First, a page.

$500  Special Question: This Paint Brancher is known for working on ________. (Many answers were provided by the audience!)

3: 20th (and 21st) Century

20th (and 21st) Century

$100.Yvonne Seon: (1937-) A) In 1981, she became the first African American woman to be ordained in the Unitarian Universalist Church.

B) She served the Sojourner Truth Congregation in Washington, DC. And she is Dave Chappelle’s mom. (She converted to Islam in 1998.)

20th (and 21st) Century

$200. Frances Moore Lappe (1944-) Was the author of Diet for a Small Planet, the first major book to note the environmental impact of meat production as wasteful and a contributor to global food scarcity.

This is a current topic, but it’s important to note that the book was written in 1971, more than 4 decades ago.

20th (and 21st) Century

$300 Melissa Harris-Perry (1973)---- Hosts a weekend news and opinion television show with a focus on African-American politics on MSNBC

 She wrote the forward for The Unitarian Universalist Pocket Guide.

20th (and 21st) Century

$400 Alicia Montgomery–  Senior Editor of the NPR show “Tell Me More”

She is now with NPR’s Identity and Culture Unit. (Member of PBUUC?)

20th (and 21st) Century

$500. Malvina Reynolds – Wrote this popular folk song

https://www.youtube.com/watch?v=2_2lGkEU4Xs

https://www.youtube.com/watch?v=VUoXtddNPAM

The song went on to become the theme song of the first 3 seasons of  the tv series “Weeds.”

4: Potpourri

Potpourri

$100. Louisa May Alcott 1832-1888–A) Author of Little Women

B) She lived across the street from Ralph Waldo Emerson.

Potpourri

$200. Mary Wollstonecraft Shelley  (1797-1851) A) Author of Frankenstein; or, The Modern Prometheus

B) The idea came after sitting around a log fire at Lord Byrons villa in Geneva, Switzerland. It had been a rainy summer, and the group staying with Lord Byron amused themselves with German ghost stories, which prompted Byron to propose that they each write a ghost story.

Potpourri

$300. Lydia Maria Francis Child, born Lydia Maria Francis (February 11, 1802 – October 20, 1880) A) Wrote one of the earliest American historical novels, the first comprehensive history of American slavery, and the first comparative history of women.

B)Wrote the poem Over the River and Through the Wood about a trip to Grandmother’s house for Thanksgiving.

Potpourri

$400. Eliza Lee Cabot Follen 1787-1860

A) With her husband, she introduced the Christmas tree custom to America.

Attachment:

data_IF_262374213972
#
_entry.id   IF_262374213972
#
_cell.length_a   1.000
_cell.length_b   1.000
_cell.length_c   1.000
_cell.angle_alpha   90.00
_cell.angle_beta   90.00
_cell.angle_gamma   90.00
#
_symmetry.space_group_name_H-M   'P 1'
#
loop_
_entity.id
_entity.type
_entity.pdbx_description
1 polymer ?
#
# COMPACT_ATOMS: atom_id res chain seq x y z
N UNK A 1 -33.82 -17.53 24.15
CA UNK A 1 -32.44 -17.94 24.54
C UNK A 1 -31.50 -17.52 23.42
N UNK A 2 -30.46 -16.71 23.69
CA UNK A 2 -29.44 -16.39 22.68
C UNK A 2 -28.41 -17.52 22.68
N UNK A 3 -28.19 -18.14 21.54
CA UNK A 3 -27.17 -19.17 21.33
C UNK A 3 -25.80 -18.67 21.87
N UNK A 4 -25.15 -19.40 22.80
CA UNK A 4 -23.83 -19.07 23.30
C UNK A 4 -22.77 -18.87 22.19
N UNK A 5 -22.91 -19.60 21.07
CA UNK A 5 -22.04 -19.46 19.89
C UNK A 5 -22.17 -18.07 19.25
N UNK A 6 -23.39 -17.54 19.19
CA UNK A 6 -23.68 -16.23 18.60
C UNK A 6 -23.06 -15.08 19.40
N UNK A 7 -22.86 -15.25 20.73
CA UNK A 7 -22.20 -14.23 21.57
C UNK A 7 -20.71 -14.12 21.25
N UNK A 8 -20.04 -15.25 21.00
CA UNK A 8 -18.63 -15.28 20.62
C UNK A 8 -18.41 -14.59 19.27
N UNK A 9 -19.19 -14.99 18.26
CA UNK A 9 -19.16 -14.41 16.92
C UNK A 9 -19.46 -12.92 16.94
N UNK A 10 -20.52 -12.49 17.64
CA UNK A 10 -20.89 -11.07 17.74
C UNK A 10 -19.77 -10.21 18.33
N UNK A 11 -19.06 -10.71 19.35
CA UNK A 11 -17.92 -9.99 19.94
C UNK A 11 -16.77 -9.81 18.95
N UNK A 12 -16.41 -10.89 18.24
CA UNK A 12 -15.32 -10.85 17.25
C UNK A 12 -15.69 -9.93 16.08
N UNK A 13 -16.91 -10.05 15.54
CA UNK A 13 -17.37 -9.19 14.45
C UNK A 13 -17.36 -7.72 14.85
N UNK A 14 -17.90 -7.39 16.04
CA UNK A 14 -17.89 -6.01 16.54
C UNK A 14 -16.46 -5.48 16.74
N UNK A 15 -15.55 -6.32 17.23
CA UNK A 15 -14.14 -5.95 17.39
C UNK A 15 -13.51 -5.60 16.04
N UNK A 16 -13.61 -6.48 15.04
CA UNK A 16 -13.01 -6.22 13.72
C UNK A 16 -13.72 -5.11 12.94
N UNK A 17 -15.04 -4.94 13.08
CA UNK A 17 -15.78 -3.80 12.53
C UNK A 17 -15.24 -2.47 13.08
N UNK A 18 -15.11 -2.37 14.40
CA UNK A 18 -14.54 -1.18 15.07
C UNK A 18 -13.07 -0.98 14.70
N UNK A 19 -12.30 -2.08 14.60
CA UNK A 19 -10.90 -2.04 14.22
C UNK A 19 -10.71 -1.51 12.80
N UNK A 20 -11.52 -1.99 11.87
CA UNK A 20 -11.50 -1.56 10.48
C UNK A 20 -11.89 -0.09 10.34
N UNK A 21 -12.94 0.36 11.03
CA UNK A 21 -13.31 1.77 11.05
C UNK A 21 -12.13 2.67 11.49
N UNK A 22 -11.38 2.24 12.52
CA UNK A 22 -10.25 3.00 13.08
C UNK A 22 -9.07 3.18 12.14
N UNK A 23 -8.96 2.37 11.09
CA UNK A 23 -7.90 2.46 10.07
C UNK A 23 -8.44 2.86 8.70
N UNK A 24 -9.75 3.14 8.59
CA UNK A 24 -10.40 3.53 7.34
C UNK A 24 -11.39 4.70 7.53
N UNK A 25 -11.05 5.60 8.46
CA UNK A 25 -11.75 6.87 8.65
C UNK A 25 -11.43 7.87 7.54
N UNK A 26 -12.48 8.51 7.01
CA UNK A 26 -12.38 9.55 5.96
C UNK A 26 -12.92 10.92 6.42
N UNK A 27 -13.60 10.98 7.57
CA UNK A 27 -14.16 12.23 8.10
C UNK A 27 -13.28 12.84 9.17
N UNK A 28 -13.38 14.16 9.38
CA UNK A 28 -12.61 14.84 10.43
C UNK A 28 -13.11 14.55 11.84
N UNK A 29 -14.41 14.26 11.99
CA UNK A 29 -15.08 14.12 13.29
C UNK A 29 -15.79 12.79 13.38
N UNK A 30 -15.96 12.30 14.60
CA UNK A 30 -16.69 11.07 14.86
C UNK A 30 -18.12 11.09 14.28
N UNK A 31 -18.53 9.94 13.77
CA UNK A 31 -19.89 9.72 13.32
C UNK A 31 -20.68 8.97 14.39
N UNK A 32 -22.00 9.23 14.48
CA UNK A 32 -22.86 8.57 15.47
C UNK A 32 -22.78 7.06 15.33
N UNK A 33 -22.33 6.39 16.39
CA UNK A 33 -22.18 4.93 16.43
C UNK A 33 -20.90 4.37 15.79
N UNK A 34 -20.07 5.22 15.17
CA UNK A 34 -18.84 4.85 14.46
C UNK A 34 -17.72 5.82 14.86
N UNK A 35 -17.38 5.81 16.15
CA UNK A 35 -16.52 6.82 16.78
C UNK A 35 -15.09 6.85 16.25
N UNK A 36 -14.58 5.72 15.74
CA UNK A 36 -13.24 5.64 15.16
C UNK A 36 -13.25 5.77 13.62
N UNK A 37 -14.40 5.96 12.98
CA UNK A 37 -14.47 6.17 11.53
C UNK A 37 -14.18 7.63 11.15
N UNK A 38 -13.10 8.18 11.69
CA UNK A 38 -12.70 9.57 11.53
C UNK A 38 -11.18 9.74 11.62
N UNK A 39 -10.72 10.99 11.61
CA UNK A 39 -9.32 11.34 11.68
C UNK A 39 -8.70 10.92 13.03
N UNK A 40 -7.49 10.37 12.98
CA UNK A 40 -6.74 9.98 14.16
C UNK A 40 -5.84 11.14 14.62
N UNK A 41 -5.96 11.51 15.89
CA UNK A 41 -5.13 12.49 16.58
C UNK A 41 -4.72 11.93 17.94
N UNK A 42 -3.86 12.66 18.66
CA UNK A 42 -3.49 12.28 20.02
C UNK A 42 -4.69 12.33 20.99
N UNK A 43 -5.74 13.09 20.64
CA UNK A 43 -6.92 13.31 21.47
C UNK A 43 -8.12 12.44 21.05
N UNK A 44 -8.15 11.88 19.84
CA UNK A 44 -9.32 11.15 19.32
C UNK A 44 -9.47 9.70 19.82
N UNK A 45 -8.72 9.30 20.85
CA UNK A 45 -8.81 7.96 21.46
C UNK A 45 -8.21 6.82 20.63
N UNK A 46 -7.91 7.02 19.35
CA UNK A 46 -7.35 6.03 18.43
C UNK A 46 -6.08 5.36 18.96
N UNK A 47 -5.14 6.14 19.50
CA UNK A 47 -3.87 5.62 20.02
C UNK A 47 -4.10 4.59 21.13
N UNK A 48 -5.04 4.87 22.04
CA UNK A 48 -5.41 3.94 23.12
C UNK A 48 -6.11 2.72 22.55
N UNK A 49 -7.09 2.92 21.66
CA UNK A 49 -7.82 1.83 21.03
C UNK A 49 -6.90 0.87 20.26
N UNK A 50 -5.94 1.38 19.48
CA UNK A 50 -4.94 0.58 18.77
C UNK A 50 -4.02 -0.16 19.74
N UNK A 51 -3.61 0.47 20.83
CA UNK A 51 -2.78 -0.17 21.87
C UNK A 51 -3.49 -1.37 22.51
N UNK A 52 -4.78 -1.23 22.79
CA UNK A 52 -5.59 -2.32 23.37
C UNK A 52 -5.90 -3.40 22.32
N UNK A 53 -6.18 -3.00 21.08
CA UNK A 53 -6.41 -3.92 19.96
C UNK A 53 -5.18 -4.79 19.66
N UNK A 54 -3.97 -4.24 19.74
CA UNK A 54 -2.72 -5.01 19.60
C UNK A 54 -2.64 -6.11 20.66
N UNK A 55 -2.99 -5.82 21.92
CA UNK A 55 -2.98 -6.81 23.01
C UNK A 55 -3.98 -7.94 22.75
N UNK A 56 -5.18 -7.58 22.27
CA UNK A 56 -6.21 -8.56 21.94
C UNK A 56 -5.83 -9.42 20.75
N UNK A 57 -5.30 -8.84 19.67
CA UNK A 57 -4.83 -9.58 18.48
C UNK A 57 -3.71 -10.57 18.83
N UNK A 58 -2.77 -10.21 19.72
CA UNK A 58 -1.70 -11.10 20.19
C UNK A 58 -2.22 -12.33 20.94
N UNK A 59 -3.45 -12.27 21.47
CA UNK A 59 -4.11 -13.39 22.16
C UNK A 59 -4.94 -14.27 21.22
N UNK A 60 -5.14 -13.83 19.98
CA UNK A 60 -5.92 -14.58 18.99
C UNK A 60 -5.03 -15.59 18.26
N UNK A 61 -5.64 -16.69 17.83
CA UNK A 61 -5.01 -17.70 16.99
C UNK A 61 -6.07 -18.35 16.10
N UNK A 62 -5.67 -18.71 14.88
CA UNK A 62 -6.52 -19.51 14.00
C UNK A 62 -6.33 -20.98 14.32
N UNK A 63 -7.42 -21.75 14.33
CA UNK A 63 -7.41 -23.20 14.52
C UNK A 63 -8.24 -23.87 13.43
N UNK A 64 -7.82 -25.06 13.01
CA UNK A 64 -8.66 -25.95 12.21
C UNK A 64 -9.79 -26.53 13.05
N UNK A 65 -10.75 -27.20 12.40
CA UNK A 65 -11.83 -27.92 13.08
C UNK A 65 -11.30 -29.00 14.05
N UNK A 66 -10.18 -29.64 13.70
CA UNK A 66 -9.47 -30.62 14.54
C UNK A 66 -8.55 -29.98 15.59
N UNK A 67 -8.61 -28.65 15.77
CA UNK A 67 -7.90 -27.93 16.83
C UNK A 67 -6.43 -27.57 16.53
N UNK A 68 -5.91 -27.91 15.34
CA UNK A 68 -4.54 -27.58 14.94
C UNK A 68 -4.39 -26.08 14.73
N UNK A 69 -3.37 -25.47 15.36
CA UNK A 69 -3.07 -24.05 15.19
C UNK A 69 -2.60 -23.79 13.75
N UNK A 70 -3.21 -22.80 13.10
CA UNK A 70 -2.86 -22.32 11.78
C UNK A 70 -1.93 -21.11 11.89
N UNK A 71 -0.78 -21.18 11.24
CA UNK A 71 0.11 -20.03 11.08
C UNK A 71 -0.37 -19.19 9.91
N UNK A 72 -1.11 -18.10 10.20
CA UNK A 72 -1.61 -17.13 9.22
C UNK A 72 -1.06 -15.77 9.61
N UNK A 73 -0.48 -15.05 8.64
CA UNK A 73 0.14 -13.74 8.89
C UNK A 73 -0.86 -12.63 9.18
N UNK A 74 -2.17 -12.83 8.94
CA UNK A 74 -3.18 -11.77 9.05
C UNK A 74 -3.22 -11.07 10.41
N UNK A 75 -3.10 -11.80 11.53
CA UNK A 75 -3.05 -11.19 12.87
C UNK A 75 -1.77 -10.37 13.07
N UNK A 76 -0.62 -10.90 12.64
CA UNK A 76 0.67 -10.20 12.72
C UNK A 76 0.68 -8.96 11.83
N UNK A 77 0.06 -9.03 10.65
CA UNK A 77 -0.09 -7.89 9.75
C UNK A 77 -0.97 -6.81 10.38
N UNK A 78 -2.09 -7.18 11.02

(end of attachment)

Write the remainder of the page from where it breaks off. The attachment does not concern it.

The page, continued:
B) She was also a poet, whose poems include “The Three Little Kittens”

Potpourri

$500. Julia Ward Howe (1819-1910)– A) Wrote the Battle Hymn of the Republic

B) She was instrumental in creating Mother’s Day.

5: Trailblazers

Trailblazers

$100 Sophia Fahs A) Helped lead a Unitarian religious education revival, including The New Beacon Series.

B) She was ordained in 1959—aged 83—by what is now the Cedar Lane Unitarian Universalist Church in Bethesda, Maryland, in recognition for a lifetime contribution to the liberal religious movement.

Trailblazers

$200 Fannie Farmer (1857 -1915)—A) Her cookbook introduced the concept of using standardized measuring spoons and cups, as well as level measurement.

B) Originally published in 1896 as The Boston Cooking-School Cook Book by Fannie Merritt Farmer, it became the coobook that taught generations of Americans how to cook.

Trailblazers

$300 Maria Louise Baldwin (September 13, 1856 – January 9, 1922) A) First African American principal of a school in New England, shortly after Massachusetts schools were integrated in 1885.

B) One of her students was poet E. E. Cummings.

Trailblazers

$400 Clara Barton A) Founder of the American Red Cross 

B) Her work during the Civil Ward in nursing soldiers for both the North and the South earned her the nickname “Angel of the Battlefield.”

Trailblazers

$500 Elizabeth Blackwell - (1821 –1910) A) The first woman to receive a medical degree in the United States, as well as the first woman on the UK Medical Register.

B) Her sister Emily was the third woman in the US to get a medical degree. Their parents must have been so proud!

You can play an MP3 audio file of this sermon by clicking: HERE.